3.6.1 Improvisation of Linking Methods
The trouble was that the reliabilities of the tests were different. The Project Talent test had 49 items and a higher reliability than the NLS-72 20-item test. The SAT mean was substantially higher for the top 10% of the Project Talent scores than of the NLS-72 scores, as would be expected from the different reliabilities. Improving the reliability of the NLS-72 test was impossible; as Fred Lord wisely noted that, if it were possible to convert a less reliable test to a reliable one, there would be no point to making reliable tests. No equating could do so.
The study design required that the two tests have equal—but not perfect—reliability. If we could not raise the reliability of the NLS-72 test, we could lower the reliability of the Project Talent test. We did so by adding a small random normal deviate to each Project Talent score where the standard deviation of the normal deviate was calculated to give the adjusted Project Talent scores the same reliability as the NLS-72 scores. When this was done, the SAT means for the top two 10% samples were within sampling error.
3.6.2 Partitioning Analysis
Partitioning analysis (Beaton et al. 1977) was designed for this study. Many scientific studies explore the differences among population means. If the populations are similar, then the comparisons are straightforward. However, if they differ, the mean comparisons are problematic. Partitioning analysis separates the difference between two means into three parts: proficiency effect, population effect, and joint effect. The proficiency effect is the change in means attributable to changes in student ability, the population effect is the part attributable to population changes, and the joint effect is the part attributable to the way that the population and proficiency work together. Partitioning analysis makes it simple to compute a well-known statistic, the standardized mean, which estimates what the mean would have been if the percentages of the various subgroups had remained the same.
In the SAT study, partitioning analysis showed that most of the decline in SAT means was attributable to population shifts, not changes in performance of those at particular levels of the two tests. What had happened is that the SAT-taking population had more than doubled in size, with more students going to college; that is, democratizing college attendance resulted in persons of lower ability entering the college-attending population.
Partitioning analysis would be applied again in future large-scale-assessment projects. For example, to explore the NAEP 1985–1986 reading anomaly (discussed later in this chapter), and also in a special study and resulting paper, Partitioning NAEP Trend Data (Beaton and Chromy 2007), that was commissioned by the NAEP validity studies panel. The SAT project also led to a book by Hilton on merging large databases (Hilton 1992).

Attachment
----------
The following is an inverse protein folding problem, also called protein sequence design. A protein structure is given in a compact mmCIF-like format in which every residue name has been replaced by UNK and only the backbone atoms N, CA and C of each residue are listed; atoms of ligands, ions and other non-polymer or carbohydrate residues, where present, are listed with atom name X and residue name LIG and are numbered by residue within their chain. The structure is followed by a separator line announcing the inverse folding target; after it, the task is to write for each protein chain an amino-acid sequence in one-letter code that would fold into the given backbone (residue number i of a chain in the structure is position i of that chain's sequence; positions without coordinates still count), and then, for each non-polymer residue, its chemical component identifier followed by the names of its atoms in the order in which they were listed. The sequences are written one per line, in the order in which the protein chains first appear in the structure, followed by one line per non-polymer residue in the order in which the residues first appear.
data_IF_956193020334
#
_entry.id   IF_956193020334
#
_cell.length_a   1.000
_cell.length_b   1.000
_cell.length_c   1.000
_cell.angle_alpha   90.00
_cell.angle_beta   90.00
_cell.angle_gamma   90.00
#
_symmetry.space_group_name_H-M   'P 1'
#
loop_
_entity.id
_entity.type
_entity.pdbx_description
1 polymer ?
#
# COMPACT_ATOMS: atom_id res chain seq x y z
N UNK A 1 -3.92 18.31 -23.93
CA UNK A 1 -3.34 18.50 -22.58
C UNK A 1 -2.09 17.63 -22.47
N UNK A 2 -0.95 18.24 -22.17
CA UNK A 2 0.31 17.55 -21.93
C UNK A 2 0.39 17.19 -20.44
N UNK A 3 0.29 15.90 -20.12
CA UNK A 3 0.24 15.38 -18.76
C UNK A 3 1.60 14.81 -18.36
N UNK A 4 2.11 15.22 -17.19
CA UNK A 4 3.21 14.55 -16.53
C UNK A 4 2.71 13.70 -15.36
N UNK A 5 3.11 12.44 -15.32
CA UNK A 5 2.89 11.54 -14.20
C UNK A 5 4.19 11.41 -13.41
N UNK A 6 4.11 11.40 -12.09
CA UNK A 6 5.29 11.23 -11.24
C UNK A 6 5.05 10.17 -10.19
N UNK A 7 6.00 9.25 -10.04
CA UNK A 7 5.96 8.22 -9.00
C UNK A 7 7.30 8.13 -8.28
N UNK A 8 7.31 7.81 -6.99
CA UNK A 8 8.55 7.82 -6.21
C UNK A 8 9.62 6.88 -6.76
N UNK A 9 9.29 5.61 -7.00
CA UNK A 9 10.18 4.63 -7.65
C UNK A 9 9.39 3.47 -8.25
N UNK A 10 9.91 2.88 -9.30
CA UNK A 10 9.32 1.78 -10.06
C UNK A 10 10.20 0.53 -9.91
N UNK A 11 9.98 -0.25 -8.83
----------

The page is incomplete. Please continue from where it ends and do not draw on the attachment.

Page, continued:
3.7 Call for Change
The early 1980s produced three reports that influenced the NAEP design and implementation:
The Wirtz and Lapointe (1982) report Measuring the Quality of Education: A Report on Assessing Educational Progress commended the high quality of the NAEP design but suggested changes in the development of test items and in the reporting of results.
The report of the National Commission on Excellence in Education (NCEE) , titled A Nation at Risk: The Imperative for Educational Reform (NCEE 1983), decried the state of education in the United States.
Terrence Bell, then Secretary of Education, published wall charts, which contained a number of statistics for individual states. Included among the statistics were the average SAT and ACT scores for these states. Realizing that the SAT and ACT statistics were representative of college-bound students only, he challenged the education community to come up with better statistics of student attainment.
3.8 NAEP ’s New Design
The NAEP is the only congressionally mandated, regularly administered assessment of the performance of students in American schools. NAEP has assessed proficiency in many school subject areas (e.g., reading, mathematics, science) at different ages and grades, and at times young adults. NAEP is not a longitudinal study, since individual students are not measured as they progress in schooling; instead, NAEP assesses the proficiency of a probability sample of students at targeted school levels. Progress is measured by comparing the proficiencies of eighth-grade students to students who were eighth graders in past assessments.
In 1983, ETS competed for the NAEP grant and won. Westat was the subcontractor for sampling and field operations. The design that ETS proposed is published in A New Design for a New Era (Messick et al. 1983).Footnote 12 The new design had many innovative features:
IRT scaling . IRT scaling was introduced to NAEP as a way to summarize the data in a subject area (e.g., reading). This will be discussed below.
BIB spiraling . BIB spiraling was introduced to address concerns about the dimensionality of NAEP testing data. To assess a large pool of items while keeping the testing time for an individual student to less than an hour, BIB spiraling involved dividing the item pool into individually timed (e.g., 15-minute) blocks and assigning the blocks to assessment booklets so that each item is paired with each other item in some booklet . In this way, the correlation between each pair of items is estimable. This method was suggested by Beaton and implemented by James Ferris. The idea was influenced by the work of Geoffrey BeallFootnote 13 on lattice designs (Beall and Ferris 1971) while he was at ETS.